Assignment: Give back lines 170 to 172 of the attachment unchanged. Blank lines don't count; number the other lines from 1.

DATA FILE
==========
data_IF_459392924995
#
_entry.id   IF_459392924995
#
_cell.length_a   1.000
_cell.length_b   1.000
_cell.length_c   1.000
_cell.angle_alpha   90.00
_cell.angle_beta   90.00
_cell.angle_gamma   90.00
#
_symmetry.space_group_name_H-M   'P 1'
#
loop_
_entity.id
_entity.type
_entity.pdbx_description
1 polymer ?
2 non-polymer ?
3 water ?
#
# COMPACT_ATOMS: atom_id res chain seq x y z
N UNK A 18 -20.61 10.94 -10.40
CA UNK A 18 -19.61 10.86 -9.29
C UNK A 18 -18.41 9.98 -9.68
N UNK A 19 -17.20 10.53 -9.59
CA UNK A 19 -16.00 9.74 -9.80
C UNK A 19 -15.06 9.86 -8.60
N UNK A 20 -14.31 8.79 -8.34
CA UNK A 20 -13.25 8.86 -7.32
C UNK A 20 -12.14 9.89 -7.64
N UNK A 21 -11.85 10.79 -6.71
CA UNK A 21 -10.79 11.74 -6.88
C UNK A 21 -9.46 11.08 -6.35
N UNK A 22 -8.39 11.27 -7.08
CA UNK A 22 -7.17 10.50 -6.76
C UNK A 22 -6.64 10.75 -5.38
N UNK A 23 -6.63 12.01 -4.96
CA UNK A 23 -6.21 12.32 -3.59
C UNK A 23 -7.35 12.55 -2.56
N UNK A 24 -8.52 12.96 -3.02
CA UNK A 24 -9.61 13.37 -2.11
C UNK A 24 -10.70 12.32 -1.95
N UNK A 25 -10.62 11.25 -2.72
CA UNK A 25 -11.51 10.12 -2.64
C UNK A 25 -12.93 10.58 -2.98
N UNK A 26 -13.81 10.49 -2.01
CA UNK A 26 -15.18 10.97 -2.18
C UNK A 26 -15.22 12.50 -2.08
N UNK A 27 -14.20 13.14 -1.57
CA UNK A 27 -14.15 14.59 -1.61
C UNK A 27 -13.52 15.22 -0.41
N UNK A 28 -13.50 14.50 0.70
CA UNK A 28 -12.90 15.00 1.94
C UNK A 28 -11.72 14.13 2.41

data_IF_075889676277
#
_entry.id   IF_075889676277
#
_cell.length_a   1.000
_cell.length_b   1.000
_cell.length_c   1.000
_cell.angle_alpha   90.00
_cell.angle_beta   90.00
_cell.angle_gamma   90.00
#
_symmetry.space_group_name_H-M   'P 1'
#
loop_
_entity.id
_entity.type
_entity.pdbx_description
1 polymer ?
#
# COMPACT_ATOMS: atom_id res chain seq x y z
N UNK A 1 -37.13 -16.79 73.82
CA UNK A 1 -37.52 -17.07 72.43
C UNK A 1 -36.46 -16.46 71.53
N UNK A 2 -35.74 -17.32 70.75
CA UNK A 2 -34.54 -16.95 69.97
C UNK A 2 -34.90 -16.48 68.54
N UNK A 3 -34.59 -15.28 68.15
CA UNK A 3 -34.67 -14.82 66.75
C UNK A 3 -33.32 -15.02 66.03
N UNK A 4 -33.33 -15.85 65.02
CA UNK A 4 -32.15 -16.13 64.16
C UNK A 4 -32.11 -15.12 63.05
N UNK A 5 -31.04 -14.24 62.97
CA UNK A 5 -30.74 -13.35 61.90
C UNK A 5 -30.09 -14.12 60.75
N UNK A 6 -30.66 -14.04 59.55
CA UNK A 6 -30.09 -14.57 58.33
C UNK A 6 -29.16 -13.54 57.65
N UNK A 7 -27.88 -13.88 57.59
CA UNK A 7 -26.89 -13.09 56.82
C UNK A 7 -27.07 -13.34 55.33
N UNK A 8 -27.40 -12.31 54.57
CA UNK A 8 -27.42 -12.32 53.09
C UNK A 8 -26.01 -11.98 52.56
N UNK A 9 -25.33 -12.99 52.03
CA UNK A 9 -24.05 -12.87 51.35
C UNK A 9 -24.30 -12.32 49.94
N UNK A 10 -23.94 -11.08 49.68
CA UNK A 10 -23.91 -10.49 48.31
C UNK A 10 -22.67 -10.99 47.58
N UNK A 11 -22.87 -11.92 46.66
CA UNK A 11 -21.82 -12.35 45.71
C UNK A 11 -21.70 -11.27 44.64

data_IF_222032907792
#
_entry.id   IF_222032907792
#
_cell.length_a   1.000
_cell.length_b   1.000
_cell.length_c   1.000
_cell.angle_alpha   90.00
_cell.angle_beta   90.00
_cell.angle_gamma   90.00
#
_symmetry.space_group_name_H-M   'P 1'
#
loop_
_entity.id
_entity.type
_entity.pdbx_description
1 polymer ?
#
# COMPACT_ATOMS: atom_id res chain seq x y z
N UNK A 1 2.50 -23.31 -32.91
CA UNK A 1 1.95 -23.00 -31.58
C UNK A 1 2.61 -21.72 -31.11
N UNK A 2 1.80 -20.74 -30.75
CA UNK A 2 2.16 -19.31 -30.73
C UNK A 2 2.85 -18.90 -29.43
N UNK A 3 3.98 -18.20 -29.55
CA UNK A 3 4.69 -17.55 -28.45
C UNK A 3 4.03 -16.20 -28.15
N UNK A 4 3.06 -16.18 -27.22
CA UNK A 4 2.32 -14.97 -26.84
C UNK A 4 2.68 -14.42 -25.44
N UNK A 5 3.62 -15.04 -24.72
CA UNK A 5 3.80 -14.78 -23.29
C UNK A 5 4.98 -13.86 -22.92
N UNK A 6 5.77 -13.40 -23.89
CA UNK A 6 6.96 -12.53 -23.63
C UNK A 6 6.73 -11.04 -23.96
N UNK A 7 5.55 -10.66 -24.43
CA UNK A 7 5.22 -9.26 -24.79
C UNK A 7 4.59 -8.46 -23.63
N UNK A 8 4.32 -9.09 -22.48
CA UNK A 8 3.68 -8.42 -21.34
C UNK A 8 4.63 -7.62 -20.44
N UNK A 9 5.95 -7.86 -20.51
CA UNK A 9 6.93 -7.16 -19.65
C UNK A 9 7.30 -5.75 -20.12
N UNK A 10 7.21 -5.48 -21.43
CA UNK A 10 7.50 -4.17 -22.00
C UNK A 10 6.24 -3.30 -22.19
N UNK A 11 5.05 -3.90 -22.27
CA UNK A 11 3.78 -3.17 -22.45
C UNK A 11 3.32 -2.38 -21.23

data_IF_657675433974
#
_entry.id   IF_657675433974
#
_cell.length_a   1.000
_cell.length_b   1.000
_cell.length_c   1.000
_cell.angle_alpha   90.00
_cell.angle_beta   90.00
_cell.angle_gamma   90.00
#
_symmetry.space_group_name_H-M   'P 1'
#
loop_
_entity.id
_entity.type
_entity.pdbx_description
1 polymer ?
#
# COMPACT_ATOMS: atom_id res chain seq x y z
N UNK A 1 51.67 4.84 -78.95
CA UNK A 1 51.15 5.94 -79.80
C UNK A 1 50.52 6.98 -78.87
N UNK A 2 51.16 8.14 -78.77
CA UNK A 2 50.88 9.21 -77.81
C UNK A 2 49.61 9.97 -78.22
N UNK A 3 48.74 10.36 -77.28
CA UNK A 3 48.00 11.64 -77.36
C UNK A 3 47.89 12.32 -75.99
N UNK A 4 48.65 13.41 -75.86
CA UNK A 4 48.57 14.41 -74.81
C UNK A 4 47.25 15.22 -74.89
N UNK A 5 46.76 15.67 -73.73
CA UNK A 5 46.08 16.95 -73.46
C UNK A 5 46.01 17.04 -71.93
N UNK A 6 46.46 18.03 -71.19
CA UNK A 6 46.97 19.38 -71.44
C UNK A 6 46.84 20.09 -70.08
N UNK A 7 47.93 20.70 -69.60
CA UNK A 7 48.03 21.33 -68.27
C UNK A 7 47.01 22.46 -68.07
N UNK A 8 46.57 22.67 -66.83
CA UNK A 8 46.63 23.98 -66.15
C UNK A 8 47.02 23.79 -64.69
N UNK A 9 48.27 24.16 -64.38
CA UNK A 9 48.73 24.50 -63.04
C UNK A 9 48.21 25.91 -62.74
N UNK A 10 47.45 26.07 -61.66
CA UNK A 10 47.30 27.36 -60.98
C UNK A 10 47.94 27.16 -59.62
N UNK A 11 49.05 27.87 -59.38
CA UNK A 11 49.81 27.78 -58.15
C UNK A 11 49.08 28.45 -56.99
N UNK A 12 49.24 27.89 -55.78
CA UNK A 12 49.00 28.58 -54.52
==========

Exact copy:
_cell.angle_beta   90.00
_cell.angle_gamma   90.00
#